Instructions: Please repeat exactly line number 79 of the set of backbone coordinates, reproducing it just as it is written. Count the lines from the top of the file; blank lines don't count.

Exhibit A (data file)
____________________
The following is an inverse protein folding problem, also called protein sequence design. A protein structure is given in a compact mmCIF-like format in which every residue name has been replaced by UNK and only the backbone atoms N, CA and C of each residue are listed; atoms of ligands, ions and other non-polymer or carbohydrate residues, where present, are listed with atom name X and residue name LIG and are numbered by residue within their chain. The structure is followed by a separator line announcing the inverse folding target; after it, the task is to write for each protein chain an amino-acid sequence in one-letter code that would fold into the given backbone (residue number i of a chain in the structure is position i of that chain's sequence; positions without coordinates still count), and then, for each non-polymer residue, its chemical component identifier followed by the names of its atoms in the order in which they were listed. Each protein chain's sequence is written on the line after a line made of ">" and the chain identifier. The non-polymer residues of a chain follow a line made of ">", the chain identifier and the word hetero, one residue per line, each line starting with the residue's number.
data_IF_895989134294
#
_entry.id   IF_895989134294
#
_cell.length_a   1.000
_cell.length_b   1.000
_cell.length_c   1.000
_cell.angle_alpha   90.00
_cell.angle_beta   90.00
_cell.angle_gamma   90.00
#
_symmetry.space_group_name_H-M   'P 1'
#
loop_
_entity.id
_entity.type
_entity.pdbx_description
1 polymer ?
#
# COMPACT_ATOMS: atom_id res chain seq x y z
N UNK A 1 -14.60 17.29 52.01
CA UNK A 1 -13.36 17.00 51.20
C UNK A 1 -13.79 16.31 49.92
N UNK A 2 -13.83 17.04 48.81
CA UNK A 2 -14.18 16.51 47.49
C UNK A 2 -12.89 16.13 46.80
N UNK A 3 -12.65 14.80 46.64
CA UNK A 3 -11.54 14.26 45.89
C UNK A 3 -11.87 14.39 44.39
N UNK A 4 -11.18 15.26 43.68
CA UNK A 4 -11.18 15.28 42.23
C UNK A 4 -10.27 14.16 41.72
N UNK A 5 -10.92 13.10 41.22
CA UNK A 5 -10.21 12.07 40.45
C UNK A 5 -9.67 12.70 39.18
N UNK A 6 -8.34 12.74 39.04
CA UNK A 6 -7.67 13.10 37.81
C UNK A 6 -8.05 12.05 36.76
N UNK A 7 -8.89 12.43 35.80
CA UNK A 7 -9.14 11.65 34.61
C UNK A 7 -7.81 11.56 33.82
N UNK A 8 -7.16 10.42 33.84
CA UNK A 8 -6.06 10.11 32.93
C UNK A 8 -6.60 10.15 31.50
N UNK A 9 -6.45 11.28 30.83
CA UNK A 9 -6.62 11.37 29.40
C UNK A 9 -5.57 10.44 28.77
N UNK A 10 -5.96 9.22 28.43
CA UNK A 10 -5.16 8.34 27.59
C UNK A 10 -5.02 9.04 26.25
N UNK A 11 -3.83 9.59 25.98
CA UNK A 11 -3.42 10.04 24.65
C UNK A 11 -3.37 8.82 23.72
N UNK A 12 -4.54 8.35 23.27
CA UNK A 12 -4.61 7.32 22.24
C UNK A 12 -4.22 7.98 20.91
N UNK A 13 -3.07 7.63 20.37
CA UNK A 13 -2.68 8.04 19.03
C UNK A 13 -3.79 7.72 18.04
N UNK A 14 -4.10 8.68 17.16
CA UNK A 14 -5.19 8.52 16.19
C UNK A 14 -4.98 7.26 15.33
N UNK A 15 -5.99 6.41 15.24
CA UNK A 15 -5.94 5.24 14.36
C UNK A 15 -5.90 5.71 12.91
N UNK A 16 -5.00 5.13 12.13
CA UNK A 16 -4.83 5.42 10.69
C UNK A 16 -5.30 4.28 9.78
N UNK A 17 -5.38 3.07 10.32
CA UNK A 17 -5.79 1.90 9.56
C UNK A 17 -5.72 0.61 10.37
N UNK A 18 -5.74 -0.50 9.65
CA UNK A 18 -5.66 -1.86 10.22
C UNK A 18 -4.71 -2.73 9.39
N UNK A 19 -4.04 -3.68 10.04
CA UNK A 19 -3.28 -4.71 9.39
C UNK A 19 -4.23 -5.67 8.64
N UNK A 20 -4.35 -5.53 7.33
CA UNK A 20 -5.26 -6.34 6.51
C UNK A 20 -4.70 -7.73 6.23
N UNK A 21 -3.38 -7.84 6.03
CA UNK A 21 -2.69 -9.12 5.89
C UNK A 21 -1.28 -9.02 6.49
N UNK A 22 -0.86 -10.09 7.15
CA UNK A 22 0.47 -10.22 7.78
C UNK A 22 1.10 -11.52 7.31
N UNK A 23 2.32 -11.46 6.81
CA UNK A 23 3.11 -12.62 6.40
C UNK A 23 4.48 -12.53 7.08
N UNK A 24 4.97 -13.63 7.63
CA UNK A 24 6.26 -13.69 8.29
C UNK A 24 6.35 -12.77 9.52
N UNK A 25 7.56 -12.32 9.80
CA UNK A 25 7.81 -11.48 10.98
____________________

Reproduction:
N UNK A 20 -4.35 -5.53 7.33